Although this could very well be a picture of me finding a new treasure at a favorite nursery, it's actually an illustration by David Catrow for a children's book called Plantzilla.

Friday, January 31, 2014

More Fun from the Tacoma Home and Garden Show

Like Alison, I bought some lily bulbs at B & D lilies.  Some Casa Blanca, a few African Queens, and a variety new to me that I can't remember right now.  It was such a treat to smell lilies in bloom at this time of the year. 

But this fragrance really belongs to high summer when it meets that of brugmansia and honeysuckle as the sun begins to rise.  When I plant my bulbs this Saturday,  I'll be thinking of those glorious and warm days to come. 

B & D was also offering Musella lasiocarpa.  This sight made me wonder if I could overwinter other bananas with less soil and avoid hauling huge pots to the basement.

So, what do you think of this  boulder with a glass table top?

Through the glass you can see water collected on the surface of the rock.  It would be a job keeping the glass table top clean.
Raintree nursery has a great catalog and sells a lot of unusual and hard to find berries, fruit trees, and all kinds of unusual edibles.  Of course, they also have more popular varieties as well but this is the place to go to find olives, meldars, papayas, paw paws, and others.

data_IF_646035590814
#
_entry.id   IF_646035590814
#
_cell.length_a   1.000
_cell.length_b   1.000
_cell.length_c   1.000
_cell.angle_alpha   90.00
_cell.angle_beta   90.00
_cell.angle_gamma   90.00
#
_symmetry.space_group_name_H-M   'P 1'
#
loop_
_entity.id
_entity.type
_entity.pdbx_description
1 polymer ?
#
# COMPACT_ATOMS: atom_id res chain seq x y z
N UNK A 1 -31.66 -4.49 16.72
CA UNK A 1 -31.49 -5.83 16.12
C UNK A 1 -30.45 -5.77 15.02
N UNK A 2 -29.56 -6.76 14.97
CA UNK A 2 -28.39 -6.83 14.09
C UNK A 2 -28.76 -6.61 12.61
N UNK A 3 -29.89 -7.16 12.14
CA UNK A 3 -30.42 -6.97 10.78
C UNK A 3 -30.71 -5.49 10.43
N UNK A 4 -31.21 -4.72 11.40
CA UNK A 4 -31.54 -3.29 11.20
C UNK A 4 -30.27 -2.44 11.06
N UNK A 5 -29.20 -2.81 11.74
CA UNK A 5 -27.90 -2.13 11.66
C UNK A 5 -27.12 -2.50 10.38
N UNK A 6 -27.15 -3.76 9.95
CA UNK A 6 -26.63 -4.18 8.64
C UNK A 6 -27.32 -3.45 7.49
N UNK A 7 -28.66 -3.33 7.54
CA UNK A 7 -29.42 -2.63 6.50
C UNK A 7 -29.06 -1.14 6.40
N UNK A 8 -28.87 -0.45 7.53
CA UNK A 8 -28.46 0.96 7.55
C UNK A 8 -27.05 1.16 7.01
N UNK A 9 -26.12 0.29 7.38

I know that one sees these in a lot of places but they still thrill me.  Maybe my classroom needs a few of them?

Always a joy are the bright and cheerful watercolors of Gig Harbor artist Kate Larsson.  Kate will also be at the Seattle Flower and Garden Show.

Don't know who makes these but they're interesting.

Carman at Mad Mozaics was as delightful as her work, sharing her techniques  and material sources. 

Her work was all wonderful and you can see more of it on her website.  I like Carman's technique of reusing old windows in their sashes by gluing stained glass on the existing clear glass and covering the whole with epoxy.  There's a little more to it than that and Carman teaches classes in your home if you can get together a minimum of 5 people.  What a great party idea!

No show in Tacoma, Dale Chihuly's home town, would be complete without some blown glass garden art.  Here we have  work of Studio Rynkiewicz from Everett. 
This trio of bowls could come home with me if I could only find space for them.